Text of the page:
It appears to represent the combined labels for a draft of yet-to-be-published post that now exists as two different copies in the "Posting - Edit Posts" panel.  While the combining of labels is interesting, I'm most curious about the meaning of the nifty boxes of numbers.  Anyone have some insights?  For more context, I was working on the relevant post when Blogger unexpectedly shut down, and I wasn't able to save the most recent version in Blogger (however, luckily I was able to save it on my computer).

Anyways, at least Blogger is providing a form to report remaining issues (which I have done).

A few readers have kindly noted that the missing post remains in at least some RSS readers and that it could be copied from there.  I will re-post myself if at some point there is information from Blogger indicating it's the best option.

So far, the message seems to be that all will be restored.

Saturday, May 14, 2011

Blogger Downtime and Missing Post

I haven't posted for a while due to Blogger's extended downtime.  See here for Blogger's recent comments on the incident.  During that period of time, this blog, like others hosted on Blogger, was viewable but I was unable to write posts, edit posts, etc.  Additionally, to fix the problem Blogger removed a large number of posts.  My piece "Mobile Phones in China: A Variety of Options" apparently fit in that category and is still missing.  Blogger is reporting that most posts have been restored but based on Twitter activity I see I am not the only one waiting for a post to reappear.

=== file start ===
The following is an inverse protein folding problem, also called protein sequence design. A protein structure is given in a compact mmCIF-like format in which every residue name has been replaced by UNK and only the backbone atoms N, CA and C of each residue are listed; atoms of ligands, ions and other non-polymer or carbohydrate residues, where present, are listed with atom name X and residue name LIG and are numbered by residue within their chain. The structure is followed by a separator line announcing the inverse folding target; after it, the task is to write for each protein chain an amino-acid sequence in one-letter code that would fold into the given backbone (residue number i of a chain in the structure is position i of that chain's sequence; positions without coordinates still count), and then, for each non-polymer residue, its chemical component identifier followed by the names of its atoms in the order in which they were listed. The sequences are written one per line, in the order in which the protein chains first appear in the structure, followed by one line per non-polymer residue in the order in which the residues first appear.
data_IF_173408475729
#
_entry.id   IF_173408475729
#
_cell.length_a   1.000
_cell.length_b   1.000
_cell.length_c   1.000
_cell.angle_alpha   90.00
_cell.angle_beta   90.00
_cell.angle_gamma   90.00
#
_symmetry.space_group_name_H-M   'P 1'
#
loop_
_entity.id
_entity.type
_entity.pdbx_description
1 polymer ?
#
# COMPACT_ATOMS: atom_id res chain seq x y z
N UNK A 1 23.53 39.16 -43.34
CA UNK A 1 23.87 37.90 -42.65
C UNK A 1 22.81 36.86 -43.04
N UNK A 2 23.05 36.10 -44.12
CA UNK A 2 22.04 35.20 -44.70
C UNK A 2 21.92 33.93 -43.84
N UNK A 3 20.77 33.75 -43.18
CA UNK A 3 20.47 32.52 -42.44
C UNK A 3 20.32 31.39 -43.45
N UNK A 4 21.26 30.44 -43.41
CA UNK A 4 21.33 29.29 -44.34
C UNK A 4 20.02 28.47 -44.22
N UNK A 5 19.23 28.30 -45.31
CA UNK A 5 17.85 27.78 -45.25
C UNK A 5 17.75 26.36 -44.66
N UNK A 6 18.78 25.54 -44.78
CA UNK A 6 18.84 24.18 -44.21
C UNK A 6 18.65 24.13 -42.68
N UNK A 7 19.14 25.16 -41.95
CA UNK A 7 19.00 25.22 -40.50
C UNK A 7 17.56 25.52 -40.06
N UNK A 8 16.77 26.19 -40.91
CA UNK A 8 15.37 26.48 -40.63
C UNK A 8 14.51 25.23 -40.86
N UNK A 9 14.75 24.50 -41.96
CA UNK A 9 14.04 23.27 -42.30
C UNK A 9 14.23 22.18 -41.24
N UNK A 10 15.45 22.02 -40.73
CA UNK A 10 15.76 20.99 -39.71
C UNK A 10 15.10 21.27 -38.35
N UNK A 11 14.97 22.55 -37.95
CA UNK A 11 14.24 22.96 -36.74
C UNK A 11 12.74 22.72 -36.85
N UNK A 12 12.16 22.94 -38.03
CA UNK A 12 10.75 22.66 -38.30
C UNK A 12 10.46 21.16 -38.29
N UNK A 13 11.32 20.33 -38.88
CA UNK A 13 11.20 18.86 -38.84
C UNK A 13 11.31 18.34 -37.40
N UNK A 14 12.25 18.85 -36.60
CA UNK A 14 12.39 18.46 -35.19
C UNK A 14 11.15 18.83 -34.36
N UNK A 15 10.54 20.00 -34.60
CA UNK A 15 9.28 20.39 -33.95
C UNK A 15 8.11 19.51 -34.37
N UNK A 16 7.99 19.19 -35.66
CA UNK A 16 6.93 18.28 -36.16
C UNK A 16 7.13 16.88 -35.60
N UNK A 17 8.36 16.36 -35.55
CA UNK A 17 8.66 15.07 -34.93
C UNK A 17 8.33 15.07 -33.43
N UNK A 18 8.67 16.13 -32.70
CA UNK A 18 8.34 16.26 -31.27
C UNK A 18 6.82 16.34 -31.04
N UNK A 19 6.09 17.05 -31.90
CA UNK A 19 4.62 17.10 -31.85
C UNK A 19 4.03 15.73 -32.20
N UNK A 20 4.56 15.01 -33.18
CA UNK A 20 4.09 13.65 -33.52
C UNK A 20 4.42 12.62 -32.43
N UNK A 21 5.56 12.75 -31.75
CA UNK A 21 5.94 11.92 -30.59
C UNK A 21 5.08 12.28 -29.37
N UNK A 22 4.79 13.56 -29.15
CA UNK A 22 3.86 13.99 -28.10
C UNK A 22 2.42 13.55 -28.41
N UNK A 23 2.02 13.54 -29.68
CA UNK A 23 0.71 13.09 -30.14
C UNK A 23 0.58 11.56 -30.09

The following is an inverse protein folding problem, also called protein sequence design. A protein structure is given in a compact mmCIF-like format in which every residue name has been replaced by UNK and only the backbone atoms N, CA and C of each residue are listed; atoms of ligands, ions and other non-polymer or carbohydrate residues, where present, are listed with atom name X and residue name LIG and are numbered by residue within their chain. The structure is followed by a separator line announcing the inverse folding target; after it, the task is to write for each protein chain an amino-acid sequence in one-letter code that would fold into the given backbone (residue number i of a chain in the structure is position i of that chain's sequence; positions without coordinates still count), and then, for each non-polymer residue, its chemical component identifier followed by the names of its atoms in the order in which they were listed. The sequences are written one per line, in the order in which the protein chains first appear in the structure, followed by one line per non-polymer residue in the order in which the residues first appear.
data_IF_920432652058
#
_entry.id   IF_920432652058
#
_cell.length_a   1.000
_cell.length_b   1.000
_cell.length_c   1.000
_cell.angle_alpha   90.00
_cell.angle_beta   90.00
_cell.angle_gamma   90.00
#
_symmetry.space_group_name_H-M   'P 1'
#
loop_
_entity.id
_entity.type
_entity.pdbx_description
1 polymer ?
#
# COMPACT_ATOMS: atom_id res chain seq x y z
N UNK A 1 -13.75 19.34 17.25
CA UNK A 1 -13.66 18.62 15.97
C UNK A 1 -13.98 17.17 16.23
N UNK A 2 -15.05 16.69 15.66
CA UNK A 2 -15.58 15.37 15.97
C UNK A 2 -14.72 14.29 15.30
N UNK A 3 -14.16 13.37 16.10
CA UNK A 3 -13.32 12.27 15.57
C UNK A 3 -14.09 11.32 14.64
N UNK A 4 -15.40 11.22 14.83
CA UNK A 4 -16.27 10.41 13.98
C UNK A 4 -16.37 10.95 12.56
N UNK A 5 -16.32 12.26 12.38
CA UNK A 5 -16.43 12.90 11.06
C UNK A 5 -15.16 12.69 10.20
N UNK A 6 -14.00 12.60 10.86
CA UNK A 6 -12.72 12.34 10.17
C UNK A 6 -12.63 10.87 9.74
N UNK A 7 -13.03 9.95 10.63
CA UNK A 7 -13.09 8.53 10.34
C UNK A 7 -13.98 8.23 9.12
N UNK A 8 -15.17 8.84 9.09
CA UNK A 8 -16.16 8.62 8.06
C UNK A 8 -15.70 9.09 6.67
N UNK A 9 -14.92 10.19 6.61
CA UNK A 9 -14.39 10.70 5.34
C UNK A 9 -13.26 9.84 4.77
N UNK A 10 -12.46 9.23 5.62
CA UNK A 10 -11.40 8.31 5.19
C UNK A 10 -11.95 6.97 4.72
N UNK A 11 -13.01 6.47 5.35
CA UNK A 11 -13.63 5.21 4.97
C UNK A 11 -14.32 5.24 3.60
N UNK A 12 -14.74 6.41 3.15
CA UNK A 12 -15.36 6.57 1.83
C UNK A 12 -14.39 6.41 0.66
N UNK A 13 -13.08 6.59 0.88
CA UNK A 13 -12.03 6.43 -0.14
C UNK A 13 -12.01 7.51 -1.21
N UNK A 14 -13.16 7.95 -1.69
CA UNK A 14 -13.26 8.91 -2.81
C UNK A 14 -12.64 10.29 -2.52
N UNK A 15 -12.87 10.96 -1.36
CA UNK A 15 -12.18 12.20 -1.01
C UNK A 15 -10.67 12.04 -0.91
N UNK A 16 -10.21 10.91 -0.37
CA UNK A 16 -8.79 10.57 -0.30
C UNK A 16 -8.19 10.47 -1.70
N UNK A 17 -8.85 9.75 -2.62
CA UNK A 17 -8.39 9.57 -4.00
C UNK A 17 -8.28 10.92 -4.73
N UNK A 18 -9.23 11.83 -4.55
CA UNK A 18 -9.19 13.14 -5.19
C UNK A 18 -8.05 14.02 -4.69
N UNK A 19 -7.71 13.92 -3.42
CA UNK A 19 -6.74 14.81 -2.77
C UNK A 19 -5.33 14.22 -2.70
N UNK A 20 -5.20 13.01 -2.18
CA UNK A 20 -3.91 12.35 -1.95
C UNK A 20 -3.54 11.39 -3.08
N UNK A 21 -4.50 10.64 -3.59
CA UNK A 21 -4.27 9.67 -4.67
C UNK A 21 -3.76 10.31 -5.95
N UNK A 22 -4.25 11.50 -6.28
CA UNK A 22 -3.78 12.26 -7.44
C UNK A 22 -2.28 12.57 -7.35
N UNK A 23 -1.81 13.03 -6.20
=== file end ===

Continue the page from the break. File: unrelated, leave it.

I'll likely wait to post anything substantial until my missing post reappears and can feel at least somewhat confident more fun isn't in store.

And best wishes to what I suspect is now a very stressed Blogger team.